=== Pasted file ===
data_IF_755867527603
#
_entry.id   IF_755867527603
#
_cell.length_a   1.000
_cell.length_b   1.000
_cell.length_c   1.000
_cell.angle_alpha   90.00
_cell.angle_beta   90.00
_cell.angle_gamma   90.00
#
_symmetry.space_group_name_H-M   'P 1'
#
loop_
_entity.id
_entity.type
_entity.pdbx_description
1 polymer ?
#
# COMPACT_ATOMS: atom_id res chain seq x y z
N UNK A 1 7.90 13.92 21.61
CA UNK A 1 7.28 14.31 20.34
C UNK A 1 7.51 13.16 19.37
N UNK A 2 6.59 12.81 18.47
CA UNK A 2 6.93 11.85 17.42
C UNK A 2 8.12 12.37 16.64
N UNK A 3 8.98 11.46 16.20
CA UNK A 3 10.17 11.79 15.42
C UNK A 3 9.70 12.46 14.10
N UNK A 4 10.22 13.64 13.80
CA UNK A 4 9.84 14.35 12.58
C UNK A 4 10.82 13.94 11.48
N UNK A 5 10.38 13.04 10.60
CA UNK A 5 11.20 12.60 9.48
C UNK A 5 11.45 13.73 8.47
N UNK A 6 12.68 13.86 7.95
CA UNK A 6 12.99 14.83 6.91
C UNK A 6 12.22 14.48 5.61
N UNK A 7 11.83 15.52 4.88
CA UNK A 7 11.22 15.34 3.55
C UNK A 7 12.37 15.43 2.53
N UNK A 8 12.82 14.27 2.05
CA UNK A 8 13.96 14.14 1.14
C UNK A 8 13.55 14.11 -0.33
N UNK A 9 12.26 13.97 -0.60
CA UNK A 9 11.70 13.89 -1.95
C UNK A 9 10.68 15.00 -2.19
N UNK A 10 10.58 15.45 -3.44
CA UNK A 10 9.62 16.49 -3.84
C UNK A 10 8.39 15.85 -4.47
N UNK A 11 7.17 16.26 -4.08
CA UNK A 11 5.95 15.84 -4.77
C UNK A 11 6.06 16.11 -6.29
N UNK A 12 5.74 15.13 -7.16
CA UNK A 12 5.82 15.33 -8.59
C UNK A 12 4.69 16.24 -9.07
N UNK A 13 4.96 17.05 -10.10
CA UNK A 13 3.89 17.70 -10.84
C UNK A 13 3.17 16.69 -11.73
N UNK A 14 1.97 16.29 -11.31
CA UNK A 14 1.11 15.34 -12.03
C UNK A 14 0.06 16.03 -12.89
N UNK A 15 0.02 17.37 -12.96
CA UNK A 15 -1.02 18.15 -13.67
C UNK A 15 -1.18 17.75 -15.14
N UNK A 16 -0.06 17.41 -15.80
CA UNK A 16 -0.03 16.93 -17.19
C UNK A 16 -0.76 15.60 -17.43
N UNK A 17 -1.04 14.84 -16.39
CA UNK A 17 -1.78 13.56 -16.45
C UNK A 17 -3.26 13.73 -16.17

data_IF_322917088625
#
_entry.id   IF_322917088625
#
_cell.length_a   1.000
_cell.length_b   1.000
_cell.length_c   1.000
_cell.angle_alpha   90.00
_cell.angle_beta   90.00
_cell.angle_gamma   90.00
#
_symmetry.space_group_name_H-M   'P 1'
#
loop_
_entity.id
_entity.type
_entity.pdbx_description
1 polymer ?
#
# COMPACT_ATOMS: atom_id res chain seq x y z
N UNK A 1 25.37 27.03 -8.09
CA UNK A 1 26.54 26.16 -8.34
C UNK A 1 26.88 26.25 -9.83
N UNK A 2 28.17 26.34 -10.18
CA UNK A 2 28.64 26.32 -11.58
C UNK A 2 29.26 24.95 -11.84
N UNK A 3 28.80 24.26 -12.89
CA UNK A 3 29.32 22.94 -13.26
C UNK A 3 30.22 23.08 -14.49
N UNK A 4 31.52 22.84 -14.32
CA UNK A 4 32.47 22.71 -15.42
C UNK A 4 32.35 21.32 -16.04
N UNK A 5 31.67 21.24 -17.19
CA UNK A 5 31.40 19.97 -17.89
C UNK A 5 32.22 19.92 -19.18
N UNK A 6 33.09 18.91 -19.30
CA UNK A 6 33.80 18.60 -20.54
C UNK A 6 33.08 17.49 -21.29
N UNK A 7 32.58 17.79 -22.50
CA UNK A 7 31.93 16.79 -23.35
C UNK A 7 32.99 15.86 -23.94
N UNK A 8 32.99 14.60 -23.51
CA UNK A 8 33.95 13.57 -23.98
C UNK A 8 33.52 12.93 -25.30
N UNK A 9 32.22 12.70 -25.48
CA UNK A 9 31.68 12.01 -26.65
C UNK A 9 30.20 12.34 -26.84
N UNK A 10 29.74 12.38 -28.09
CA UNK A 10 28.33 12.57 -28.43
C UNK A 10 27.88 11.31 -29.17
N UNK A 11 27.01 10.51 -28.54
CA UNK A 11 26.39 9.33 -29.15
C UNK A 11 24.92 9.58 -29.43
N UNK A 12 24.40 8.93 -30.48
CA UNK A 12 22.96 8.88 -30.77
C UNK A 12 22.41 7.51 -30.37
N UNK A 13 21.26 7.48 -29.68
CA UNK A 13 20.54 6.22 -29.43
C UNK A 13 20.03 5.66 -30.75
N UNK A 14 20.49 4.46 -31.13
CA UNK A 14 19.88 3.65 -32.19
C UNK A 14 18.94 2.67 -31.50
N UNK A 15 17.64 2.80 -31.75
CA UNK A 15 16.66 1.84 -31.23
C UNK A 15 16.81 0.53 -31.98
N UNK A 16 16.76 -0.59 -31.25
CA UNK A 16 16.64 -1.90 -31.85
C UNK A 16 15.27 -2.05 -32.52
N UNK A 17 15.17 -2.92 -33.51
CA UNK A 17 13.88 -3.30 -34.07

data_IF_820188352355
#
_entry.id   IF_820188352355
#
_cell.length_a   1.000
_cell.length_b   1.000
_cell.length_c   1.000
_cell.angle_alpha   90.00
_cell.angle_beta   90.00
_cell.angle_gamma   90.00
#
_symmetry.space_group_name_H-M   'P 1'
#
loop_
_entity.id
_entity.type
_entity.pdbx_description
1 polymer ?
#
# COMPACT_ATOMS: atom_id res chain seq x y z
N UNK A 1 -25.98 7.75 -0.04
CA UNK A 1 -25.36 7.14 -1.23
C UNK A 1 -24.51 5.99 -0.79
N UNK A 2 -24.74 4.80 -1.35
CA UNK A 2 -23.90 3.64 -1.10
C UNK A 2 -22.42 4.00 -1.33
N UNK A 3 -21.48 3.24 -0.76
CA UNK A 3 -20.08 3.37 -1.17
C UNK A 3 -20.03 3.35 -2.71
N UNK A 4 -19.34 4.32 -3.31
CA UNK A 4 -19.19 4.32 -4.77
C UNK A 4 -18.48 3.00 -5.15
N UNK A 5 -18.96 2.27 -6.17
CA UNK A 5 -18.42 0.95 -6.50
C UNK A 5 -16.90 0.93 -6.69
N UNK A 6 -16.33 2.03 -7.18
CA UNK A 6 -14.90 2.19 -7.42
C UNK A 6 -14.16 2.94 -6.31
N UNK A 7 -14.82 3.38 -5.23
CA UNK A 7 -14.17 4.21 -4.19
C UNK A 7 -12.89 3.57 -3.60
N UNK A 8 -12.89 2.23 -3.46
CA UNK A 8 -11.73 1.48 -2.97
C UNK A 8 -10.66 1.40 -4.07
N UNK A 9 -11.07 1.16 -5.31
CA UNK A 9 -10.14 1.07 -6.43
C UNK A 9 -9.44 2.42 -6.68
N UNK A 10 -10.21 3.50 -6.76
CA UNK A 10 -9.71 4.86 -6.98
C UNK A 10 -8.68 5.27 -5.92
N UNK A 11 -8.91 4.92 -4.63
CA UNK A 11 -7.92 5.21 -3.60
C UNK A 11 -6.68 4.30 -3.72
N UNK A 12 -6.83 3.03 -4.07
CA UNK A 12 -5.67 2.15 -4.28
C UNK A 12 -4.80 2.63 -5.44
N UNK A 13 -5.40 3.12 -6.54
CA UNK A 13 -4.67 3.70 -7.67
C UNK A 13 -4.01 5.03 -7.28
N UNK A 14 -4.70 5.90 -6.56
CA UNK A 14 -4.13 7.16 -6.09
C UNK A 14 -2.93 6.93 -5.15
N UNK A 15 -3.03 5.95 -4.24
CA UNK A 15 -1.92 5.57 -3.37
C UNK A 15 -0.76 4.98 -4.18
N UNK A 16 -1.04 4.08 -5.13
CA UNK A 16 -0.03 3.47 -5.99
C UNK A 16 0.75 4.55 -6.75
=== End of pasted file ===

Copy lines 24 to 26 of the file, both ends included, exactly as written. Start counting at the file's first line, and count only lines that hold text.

N UNK A 2 6.59 12.81 18.47
CA UNK A 2 6.93 11.85 17.42
C UNK A 2 8.12 12.37 16.64